Though ‘MbN,’ who was educated abroad, has long been a favorite of the US military and intelligence elite, ‘MbS’ has increasingly been a favorite of the five-month Trump administration. That’s not a small consideration, given that Trump chose Saudi Arabia to be the first foreign country that he visited as US president. But whereas MbN has spent nearly two decades traveling the globe and reassuring Saudi allies abroad, MbS has spent much of his life in the shadows of his father, who served as governor of Riyadh province in the center of the country (and the second-most populous province) from 1963 to 2011. He was educated domestically, at King Saud University in Riyadh, and his English language skills aren’t as sharp as some of his fellow princes. Before his elevation as deputy crown prince two years ago, even Saudis knew virtually nothing about him. Today, he’s a ubiquitous presence in his father’s government and the very public face of the Saudi offensive — critics would say quagmire — in Yemen, and he’s been central to the Saudi effort to corral allies in the Gulf Cooperation Council, such as Bahrain and the United Arab Emirates, as well as Egypt, in isolating Qatar.
MbS has talked nearly as aggressively about economic reform — partially privatizing Saudi Aramco, the national oil and gas company, and streamlining the bloated Saudi bureaucracy in favor of markets and even opening Saudi Arabia to foreign investment. He is spearheading the rollout of a new value-added tax that will take effect in January 2018, and of diversifying the Saudi economy, for so long dependent on oil and gas revenues.
But in elevating his own son — breaking a taboo going back decades to the death of Ibn Saud — Salman has engineered a warp-speed solution to the ‘Saudi succession crisis’ that almost no one imagined. For 64 years, Ibn Saud’s children have run Saudi Arabia. Now, Salman is skipping over the generation of Ibn Saud’s more seasoned grandchildren and putting the future of the region’s chief Sunni power in the hands of someone who might as well come from among Ibn Saud’s great-grandchildren instead. In less than 30 months, Saudi Arabia has gone from a having a crown prince older than Donald Trump to having a crown prince younger than Kim Jong-un.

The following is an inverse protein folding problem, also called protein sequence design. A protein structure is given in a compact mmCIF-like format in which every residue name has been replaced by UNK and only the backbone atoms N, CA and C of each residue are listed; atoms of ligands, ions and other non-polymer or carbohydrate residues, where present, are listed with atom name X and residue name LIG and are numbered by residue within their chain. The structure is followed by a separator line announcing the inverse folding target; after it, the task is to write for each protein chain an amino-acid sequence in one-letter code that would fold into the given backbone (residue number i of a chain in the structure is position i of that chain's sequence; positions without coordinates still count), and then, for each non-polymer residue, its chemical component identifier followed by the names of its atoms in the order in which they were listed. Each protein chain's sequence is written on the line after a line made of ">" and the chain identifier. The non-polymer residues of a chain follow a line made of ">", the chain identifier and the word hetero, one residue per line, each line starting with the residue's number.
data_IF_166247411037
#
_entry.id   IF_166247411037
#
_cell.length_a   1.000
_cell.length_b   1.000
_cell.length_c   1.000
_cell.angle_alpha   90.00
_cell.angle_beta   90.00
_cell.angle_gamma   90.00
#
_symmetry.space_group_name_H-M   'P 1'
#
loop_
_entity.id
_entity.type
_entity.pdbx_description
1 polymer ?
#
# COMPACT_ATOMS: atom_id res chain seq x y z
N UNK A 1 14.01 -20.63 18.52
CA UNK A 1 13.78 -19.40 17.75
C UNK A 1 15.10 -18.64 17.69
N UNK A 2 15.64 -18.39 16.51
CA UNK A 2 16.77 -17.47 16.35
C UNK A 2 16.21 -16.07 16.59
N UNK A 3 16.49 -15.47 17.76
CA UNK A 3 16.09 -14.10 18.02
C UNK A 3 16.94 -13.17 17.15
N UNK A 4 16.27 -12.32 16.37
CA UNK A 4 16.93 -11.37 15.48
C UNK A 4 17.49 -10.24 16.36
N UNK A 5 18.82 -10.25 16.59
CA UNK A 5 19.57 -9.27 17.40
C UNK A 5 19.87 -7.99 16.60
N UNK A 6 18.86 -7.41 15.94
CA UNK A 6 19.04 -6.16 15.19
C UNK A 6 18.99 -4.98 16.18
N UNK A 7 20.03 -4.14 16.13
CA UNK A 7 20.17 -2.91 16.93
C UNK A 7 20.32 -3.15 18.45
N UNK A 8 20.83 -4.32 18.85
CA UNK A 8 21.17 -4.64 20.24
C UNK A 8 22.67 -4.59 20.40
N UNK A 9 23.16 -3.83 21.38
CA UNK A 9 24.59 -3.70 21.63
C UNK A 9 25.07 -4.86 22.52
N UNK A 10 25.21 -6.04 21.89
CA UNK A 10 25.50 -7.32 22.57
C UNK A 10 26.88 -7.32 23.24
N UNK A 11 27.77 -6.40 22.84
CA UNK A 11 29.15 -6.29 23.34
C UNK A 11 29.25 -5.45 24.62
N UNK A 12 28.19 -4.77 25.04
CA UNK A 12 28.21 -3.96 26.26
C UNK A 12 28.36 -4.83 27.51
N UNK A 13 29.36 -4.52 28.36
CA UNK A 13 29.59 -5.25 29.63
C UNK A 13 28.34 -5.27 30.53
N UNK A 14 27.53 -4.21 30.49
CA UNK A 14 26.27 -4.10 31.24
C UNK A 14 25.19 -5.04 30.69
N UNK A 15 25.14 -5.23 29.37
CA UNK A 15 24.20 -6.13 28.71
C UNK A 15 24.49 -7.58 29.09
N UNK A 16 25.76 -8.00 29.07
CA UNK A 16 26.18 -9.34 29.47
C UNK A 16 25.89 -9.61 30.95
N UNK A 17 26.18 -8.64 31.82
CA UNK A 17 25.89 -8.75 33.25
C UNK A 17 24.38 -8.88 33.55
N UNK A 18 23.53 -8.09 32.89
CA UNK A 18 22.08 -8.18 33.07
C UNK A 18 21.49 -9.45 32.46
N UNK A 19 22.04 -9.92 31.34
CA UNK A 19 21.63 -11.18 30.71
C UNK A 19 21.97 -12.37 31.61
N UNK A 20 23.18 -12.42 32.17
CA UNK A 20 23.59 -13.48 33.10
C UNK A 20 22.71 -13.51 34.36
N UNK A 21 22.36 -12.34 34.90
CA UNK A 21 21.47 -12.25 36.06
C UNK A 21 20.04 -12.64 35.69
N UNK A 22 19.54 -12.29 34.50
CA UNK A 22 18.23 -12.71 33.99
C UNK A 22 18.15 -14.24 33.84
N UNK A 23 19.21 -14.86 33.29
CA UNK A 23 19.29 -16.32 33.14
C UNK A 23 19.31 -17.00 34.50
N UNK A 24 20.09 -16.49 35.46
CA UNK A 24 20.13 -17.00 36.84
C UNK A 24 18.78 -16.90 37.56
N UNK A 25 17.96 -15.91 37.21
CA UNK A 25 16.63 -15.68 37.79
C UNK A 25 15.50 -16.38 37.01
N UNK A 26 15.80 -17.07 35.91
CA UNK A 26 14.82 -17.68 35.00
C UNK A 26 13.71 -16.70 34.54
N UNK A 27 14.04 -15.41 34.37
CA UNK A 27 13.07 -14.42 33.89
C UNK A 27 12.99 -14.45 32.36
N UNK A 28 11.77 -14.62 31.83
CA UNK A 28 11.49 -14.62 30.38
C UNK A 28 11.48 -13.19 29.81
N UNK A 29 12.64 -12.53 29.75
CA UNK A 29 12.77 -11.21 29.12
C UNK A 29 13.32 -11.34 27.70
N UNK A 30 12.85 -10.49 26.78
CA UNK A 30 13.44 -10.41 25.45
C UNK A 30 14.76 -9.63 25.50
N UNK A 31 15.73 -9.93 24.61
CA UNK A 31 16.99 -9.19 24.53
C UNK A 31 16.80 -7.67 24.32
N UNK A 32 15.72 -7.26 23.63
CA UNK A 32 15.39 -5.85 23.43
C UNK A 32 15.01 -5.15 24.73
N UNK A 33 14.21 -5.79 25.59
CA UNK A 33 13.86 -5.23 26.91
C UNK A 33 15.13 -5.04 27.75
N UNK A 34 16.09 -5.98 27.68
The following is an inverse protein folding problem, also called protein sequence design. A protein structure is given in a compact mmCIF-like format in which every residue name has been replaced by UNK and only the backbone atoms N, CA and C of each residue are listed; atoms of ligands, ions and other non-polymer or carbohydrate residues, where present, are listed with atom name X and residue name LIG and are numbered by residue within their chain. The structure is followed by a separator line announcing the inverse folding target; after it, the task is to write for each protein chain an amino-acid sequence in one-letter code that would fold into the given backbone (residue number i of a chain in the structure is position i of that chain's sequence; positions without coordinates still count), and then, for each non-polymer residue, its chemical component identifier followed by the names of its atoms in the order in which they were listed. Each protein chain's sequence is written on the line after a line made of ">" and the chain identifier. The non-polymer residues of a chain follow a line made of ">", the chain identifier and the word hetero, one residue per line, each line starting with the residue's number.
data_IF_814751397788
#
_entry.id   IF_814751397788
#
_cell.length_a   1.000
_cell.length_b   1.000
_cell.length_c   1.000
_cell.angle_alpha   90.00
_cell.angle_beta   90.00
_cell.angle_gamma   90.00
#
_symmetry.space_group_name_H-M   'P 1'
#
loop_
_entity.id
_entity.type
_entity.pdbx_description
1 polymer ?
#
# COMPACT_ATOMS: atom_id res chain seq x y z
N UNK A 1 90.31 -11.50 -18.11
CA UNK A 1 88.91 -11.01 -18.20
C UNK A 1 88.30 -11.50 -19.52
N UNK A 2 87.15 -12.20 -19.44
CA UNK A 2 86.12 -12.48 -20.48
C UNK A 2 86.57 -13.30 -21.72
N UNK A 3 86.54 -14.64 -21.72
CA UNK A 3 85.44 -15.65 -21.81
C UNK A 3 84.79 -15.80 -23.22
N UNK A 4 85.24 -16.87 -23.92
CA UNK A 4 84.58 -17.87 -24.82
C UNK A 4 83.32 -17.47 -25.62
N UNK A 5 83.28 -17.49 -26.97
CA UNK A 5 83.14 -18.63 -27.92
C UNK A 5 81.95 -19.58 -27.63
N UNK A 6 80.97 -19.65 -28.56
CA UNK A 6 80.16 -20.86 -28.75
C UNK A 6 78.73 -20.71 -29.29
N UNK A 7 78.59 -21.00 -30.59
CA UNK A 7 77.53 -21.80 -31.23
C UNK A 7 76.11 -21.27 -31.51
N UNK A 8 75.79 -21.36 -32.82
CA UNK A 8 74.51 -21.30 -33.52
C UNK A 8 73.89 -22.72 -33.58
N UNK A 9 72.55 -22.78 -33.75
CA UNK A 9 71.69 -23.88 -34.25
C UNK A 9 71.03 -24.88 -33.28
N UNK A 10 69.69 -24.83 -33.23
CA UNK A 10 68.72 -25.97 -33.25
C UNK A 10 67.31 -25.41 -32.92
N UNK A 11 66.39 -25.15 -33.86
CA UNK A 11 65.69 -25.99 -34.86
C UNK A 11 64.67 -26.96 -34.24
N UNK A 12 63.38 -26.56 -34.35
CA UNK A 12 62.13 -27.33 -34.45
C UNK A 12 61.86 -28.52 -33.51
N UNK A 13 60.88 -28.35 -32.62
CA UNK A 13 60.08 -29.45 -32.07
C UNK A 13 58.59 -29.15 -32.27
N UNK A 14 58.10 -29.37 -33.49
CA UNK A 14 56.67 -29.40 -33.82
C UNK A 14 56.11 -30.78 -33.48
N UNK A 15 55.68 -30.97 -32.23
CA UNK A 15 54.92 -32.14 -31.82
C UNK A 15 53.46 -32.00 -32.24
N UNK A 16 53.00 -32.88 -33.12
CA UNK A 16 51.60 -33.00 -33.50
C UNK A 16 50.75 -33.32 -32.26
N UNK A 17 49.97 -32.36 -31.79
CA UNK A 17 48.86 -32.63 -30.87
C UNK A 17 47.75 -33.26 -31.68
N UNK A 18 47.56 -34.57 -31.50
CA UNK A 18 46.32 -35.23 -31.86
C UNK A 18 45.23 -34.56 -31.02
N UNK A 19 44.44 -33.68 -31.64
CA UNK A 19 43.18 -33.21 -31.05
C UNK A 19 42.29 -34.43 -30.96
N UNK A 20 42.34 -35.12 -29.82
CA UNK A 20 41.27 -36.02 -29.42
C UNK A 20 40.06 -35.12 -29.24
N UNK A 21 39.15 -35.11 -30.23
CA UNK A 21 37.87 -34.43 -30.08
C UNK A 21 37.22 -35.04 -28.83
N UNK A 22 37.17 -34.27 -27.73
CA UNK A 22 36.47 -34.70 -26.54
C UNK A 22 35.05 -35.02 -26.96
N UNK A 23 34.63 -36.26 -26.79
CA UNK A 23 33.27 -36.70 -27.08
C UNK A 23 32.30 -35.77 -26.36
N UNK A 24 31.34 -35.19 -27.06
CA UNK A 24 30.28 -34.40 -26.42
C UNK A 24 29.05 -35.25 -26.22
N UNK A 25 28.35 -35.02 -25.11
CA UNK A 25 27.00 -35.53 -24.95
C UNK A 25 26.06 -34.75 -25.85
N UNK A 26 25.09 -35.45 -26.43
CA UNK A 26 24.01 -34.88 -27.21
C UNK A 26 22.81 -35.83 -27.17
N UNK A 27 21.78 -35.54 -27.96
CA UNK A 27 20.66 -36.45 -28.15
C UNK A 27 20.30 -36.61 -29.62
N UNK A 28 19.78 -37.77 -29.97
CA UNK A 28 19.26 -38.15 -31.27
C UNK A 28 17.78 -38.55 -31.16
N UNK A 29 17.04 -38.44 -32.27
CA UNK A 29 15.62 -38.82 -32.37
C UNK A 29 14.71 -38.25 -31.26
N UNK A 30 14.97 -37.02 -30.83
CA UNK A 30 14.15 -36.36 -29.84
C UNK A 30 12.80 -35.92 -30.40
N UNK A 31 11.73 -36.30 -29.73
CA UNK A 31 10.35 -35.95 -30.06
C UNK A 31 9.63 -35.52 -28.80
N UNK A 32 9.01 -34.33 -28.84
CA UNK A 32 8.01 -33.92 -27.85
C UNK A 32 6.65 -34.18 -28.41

It’s too soon to know exactly what to make of the breakneck speed of the Saudi transition. Saudi politics (and yes, even autocratic kingdoms have politics) are undemocratic and opaque to those outside the Saudi royal family — and that goes double for foreign observers. But it’s clear that change is coming to the kingdom, and it’s coming so fast that a new and relatively unknown generation is now on the cusp of taking power. If the past two years are any indication, the future of the Saudi monarchy seems set to take an increasingly interventionist course — even as it weathers a global oil price depression, the rise of renewable energy sources and a crushing wave of global criticism over its human rights abuses.
It may be that the Saudi royals, in embracing generational change, are finally taking to heart the warning of the former Dubai emir, Rashid bin Saeed al Maktoum: ‘My grandfather rode a camel, my father rode a camel, I drive a Mercedes, my son drives a Land Rover, his son will drive a Land Rover, but his son will ride a camel.’
Yet, even as MbS has indicated he understands the unreformed Saudi state must change in order to survive, he has also shown that he’s willing to shake up a long-simmering regional cold war with Iran’s Shiite Islamic Republic, as well as swat down democratic and liberalizing threats within the Sunni Muslim world.
It’s now more likely than not that MbS will inherit the Saudi throne at a much younger age than any of his predecessors. Whether he’ll do so as an internal reformist or as a regional misadventurer is still anyone’s guess.